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Carter Says Work on Israeli-egyptian Treaty ‘partly Undone’ by Differences over Language

President Carter said today that some of the agreements worked out by Israeli and Egyptian peace treaty negotiators in Washington were “undone” when they took it back to their home governments.

On more than one occasion the negotiators had reached agreement on the language of the text of a part of the agreement, he told a news conference in Kansas City, where he had come to address the Future Farmers of America. “When they refer that text back to the leaders at home in Egypt and Israel, sometimes the work that has been done is partly undone,” he said.

Answering questions from local reporters, Carter stressed that both Egyptian President Anwar Sadat and Israeli Premier Menachem Begin agree with him that an Egyptian-Israeli peace treaty must be linked with efforts to achieve a comprehensive settlement in the Middle East, although they differed over the language. “There has been some difference of opinion between the two leaders (Sadat and Begin) about how specifically that (the linkage) should be expressed in the Sinai treaty,” Carter said. “I personally favor the presently negotiated language which in the preamble does say that both nations commit themselves to carry out a comprehensive peace agreement as was agreed at Camp David.”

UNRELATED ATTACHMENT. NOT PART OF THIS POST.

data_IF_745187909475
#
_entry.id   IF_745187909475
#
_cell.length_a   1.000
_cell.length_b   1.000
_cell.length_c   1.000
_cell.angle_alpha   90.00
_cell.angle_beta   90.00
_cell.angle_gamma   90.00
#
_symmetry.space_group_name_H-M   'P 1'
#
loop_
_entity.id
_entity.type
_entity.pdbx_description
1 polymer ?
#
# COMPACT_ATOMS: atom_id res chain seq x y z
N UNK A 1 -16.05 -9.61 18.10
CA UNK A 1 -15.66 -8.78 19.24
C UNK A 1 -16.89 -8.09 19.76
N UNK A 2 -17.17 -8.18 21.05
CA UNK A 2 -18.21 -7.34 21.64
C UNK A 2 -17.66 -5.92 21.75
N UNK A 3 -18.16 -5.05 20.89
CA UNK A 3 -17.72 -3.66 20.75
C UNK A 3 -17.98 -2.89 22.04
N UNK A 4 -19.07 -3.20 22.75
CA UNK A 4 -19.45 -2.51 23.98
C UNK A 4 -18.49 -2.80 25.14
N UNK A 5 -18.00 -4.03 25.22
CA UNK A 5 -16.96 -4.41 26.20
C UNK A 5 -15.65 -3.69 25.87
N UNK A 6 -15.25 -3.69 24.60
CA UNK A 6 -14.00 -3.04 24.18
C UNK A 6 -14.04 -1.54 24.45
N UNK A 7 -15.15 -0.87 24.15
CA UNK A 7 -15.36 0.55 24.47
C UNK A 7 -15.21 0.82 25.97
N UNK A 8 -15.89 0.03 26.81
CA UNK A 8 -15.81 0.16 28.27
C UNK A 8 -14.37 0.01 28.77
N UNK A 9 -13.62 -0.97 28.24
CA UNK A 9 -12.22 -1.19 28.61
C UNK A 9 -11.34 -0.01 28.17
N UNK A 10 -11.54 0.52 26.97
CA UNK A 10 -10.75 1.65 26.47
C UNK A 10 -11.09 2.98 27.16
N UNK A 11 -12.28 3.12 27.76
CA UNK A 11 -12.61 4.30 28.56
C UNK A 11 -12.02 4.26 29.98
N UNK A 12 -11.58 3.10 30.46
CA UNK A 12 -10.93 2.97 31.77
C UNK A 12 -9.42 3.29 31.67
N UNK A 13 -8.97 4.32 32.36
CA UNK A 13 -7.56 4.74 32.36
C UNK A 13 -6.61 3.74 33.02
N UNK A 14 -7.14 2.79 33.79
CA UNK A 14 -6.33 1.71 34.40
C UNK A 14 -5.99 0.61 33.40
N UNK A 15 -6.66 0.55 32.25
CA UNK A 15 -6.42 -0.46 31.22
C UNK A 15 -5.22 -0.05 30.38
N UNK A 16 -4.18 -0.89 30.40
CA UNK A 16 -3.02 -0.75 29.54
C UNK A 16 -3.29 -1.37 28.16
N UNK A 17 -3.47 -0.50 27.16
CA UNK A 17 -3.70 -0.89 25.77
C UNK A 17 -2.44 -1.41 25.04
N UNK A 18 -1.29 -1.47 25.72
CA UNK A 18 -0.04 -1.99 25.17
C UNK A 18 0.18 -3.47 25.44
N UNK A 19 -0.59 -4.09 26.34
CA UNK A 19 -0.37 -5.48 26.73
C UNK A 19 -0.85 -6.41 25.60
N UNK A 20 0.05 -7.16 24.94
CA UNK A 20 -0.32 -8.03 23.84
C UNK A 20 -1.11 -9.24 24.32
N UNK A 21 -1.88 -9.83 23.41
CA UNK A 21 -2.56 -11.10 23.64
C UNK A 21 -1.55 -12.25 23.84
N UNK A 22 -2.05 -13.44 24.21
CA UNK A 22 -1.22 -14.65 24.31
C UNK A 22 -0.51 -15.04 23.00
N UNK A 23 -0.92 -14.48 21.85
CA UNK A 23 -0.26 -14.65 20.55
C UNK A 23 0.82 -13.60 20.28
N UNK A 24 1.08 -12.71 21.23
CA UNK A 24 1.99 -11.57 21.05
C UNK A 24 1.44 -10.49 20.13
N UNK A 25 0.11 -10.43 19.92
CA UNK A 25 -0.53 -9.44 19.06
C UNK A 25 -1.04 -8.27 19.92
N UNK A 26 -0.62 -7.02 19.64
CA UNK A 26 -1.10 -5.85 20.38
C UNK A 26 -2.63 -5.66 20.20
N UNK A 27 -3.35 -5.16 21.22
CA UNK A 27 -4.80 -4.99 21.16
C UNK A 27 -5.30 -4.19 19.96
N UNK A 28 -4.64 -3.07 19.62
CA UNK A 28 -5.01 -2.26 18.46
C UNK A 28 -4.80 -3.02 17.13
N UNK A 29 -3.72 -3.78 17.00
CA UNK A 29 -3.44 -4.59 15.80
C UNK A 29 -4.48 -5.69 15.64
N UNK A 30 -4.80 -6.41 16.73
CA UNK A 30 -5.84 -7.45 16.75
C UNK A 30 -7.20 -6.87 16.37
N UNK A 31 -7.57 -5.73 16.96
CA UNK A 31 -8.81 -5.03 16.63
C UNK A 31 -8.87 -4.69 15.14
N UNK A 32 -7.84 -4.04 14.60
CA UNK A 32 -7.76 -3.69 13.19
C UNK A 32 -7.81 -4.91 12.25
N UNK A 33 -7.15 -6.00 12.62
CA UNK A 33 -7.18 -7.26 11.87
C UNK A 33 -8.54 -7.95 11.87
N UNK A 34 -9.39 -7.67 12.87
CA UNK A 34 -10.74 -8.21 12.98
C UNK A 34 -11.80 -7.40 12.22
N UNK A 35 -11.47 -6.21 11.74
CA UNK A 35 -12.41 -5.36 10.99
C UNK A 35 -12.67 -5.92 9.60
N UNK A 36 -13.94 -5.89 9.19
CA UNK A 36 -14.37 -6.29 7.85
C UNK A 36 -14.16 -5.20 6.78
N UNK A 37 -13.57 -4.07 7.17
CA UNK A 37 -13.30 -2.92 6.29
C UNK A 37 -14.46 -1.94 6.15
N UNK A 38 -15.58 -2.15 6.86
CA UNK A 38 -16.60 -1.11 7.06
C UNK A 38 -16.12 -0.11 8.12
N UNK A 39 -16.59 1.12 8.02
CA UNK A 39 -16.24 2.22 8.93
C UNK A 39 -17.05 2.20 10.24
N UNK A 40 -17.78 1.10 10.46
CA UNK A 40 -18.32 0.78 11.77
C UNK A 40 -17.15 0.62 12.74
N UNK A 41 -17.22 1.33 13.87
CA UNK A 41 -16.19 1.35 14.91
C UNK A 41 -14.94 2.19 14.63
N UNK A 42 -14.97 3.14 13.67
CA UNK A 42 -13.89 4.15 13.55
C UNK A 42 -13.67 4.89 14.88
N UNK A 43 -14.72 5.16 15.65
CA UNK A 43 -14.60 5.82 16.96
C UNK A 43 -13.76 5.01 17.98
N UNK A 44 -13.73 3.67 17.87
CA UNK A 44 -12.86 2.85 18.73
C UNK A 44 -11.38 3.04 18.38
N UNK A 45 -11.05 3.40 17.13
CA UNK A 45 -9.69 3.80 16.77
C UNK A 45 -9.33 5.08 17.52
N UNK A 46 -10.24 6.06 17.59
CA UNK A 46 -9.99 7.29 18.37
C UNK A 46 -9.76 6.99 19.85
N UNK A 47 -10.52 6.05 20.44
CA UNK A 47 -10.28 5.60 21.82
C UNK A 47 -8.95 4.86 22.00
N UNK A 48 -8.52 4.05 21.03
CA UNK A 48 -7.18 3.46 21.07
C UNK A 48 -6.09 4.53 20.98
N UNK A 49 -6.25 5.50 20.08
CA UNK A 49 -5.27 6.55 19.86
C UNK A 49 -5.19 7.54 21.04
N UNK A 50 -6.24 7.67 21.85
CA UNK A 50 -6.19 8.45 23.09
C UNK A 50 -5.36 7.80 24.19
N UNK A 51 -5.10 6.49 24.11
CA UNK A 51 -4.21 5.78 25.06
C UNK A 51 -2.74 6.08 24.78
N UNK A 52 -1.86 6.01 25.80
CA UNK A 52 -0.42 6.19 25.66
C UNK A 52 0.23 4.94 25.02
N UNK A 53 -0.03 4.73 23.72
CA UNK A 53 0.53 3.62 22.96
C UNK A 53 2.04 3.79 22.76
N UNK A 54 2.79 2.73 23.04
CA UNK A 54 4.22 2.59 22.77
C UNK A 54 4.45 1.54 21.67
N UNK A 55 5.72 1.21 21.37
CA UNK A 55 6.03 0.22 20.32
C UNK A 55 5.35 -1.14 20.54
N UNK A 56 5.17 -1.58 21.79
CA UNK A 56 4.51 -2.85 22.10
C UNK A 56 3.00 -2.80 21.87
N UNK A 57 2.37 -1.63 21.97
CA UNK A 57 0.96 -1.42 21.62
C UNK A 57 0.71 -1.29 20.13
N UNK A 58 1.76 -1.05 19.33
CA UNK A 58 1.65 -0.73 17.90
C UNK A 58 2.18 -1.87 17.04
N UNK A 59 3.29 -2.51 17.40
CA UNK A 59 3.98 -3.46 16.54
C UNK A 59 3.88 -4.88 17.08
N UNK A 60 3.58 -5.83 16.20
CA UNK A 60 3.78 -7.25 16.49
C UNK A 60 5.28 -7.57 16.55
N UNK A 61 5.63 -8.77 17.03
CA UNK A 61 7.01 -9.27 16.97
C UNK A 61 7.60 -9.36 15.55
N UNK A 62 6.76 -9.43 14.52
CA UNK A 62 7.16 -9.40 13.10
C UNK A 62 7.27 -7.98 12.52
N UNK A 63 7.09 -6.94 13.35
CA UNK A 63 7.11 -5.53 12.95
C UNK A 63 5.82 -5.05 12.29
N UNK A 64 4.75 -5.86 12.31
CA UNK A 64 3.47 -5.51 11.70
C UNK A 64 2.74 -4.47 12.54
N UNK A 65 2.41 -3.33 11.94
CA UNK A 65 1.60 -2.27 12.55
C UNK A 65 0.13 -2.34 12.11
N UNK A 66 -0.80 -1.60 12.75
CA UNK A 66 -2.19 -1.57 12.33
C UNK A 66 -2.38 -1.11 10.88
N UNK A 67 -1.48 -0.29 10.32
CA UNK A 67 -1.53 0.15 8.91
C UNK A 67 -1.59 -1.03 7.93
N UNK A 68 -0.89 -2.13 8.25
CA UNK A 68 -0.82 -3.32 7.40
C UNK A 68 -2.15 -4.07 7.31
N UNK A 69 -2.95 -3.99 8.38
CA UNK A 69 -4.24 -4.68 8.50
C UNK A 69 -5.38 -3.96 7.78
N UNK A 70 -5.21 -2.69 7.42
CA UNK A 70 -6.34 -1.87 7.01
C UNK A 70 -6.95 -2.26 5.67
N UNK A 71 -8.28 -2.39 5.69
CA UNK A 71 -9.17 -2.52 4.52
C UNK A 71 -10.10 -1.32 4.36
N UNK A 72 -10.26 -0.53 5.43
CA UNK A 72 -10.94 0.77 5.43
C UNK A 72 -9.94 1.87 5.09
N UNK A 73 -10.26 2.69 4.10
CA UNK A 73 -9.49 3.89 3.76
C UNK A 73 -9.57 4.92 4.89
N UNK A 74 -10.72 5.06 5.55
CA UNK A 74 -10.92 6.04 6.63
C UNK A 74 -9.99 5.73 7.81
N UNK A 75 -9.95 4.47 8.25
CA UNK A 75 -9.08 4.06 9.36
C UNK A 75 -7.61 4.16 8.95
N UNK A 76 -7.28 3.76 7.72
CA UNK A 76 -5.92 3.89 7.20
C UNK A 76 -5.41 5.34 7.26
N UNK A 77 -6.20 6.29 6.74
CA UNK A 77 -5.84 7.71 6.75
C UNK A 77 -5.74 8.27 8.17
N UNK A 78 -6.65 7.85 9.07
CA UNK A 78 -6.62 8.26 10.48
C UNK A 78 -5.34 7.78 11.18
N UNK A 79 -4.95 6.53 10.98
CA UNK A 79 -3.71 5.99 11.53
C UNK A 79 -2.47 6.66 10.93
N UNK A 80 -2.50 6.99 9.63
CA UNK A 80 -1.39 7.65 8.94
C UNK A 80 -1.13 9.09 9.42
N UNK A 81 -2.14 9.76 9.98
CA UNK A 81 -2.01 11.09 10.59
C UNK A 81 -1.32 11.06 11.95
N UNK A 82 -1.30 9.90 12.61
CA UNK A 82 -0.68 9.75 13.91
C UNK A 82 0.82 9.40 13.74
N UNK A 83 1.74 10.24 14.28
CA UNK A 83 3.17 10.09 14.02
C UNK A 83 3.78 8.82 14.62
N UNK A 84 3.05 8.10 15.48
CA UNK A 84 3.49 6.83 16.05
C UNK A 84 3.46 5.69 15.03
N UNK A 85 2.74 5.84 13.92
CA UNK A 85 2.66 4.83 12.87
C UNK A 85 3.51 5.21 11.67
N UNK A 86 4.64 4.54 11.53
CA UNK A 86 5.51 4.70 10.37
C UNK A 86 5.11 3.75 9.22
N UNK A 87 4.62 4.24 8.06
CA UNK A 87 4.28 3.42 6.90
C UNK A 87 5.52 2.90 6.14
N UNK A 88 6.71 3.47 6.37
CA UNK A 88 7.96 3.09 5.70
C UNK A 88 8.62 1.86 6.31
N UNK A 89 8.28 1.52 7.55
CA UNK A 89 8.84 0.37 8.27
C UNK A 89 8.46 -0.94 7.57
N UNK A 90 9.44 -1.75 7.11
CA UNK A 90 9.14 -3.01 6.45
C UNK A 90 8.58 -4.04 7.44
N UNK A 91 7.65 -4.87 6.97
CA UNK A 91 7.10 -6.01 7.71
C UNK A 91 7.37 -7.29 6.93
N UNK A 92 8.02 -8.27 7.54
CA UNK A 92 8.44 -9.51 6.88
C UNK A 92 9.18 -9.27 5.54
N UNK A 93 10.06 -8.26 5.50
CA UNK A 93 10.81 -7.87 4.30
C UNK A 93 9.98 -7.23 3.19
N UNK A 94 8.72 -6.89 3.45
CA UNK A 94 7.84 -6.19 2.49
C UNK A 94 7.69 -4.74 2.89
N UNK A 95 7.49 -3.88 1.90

The President at one point said this included an agreement on the Golan Heights as well as the West Bank although the Camp David agreements did not mention the Golan. Syria has been a leader of the rejection of the Camp David accords by Arab states. Carter stressed that the differences over language do “not violate” the Camp David agreements. He reiterated that the U.S. was “not trying to impose” its beliefs on Egypt and Israel but would leave it to them to negotiate. “We hope they will rapidly reach a conclusion,” he said.

(Reports from Cairo today quoted Egyptian President Anwar Sadat as saying that a quick agreement on a peace treaty with Israel may not be possible because of differences over linkage of the treaty and an overall Middle East settlement that Egypt wants. The Middle East News Agency reported that Sadat told a Kuwaiti journalist that the talks in Washington may have to be interrupted before an agreement is reached.)

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